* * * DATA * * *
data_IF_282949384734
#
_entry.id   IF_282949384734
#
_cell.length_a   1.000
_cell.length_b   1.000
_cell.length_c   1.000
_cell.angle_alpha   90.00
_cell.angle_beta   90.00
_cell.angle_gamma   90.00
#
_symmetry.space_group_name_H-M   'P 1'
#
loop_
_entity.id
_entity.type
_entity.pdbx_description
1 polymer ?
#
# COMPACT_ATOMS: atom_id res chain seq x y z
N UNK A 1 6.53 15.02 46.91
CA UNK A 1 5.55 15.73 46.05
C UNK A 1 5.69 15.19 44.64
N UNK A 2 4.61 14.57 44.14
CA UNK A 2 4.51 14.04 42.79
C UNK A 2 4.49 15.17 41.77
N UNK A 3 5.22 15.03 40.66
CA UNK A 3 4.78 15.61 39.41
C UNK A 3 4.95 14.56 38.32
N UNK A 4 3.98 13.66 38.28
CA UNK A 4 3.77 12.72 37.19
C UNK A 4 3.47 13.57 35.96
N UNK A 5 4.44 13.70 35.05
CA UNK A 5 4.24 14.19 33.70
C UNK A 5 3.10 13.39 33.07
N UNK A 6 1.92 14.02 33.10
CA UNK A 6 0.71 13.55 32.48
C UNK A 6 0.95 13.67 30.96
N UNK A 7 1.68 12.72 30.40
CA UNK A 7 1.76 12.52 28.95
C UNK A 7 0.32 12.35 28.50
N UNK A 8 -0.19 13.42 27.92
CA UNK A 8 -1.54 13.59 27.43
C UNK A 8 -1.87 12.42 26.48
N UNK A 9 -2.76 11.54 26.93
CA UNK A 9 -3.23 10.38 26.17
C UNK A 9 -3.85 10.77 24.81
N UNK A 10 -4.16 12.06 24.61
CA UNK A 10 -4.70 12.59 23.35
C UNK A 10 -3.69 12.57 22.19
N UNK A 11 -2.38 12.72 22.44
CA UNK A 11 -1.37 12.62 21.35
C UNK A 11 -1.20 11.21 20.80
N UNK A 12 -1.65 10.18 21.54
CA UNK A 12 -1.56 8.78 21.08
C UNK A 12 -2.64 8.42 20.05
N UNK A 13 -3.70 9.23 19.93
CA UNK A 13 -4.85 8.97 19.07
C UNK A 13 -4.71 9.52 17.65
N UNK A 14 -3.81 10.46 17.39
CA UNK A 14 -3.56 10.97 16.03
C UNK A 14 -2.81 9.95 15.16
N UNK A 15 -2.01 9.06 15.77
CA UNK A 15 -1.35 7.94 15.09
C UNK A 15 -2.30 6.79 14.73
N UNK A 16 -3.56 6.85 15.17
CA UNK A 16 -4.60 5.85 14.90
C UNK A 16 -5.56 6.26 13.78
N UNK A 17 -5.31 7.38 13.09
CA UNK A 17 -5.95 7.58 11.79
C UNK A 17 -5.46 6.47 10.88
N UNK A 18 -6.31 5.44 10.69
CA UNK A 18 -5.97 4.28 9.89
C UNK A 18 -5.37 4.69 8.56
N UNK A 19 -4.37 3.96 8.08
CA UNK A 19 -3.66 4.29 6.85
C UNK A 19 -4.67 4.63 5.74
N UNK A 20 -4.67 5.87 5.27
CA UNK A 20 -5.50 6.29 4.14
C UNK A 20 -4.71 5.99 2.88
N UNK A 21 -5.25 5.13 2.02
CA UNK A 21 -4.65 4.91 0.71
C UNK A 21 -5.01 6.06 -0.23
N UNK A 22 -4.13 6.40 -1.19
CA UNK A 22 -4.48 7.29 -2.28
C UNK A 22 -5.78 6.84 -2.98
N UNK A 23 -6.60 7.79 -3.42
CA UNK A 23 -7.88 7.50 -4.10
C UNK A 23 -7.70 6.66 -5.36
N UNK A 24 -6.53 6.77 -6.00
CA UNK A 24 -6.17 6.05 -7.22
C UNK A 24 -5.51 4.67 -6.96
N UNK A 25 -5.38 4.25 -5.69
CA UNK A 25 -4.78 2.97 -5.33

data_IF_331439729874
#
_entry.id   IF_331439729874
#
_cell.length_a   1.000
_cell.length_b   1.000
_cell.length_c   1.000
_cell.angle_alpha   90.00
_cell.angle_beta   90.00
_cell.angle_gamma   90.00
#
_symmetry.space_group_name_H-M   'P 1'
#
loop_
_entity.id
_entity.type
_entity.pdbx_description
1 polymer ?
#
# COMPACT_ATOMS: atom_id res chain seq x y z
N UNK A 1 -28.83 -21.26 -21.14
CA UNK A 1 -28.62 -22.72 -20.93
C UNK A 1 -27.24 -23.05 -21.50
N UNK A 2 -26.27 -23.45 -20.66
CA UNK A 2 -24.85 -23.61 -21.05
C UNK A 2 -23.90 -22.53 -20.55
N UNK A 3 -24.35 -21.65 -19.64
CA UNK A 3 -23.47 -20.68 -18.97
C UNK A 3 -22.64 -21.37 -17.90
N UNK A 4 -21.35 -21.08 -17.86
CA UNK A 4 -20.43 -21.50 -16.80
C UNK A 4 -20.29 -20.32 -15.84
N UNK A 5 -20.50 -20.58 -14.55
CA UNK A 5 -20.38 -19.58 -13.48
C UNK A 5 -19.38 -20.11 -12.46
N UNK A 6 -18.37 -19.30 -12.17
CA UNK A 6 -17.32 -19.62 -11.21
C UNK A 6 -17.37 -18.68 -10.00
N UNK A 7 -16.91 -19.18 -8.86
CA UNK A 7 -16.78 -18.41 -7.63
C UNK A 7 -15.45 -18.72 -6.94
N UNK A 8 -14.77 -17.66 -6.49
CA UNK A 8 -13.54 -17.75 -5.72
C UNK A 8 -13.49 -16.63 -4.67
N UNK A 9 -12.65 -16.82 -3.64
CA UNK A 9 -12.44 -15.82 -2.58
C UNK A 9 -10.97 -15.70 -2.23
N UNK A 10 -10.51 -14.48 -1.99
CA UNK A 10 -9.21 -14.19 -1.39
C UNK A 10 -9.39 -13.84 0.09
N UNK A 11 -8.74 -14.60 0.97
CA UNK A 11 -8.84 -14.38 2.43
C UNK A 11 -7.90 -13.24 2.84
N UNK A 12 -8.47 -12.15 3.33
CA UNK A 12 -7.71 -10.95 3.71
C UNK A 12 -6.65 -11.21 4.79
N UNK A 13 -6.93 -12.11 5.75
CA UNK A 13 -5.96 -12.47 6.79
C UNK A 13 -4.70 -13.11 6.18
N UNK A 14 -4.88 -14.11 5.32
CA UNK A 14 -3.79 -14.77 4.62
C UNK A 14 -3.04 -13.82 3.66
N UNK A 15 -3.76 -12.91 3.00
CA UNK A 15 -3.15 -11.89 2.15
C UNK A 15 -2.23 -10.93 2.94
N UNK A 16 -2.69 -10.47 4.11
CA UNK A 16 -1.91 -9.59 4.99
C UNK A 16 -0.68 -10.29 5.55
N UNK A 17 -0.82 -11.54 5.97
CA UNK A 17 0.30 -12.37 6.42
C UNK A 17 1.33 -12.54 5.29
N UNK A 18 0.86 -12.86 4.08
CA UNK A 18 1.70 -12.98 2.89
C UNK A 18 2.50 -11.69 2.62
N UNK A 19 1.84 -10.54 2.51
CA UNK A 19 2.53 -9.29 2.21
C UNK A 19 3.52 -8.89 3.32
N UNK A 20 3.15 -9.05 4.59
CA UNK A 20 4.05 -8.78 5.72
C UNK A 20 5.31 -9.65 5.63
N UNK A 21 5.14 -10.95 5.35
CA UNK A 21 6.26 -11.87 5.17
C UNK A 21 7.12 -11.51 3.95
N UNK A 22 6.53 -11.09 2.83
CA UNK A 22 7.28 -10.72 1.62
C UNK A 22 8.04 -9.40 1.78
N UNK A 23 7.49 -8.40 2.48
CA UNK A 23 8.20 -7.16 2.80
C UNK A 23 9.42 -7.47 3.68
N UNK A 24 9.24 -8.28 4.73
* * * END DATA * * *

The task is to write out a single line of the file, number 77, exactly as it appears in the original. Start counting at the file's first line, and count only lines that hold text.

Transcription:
C UNK A 19 -4.67 4.63 5.74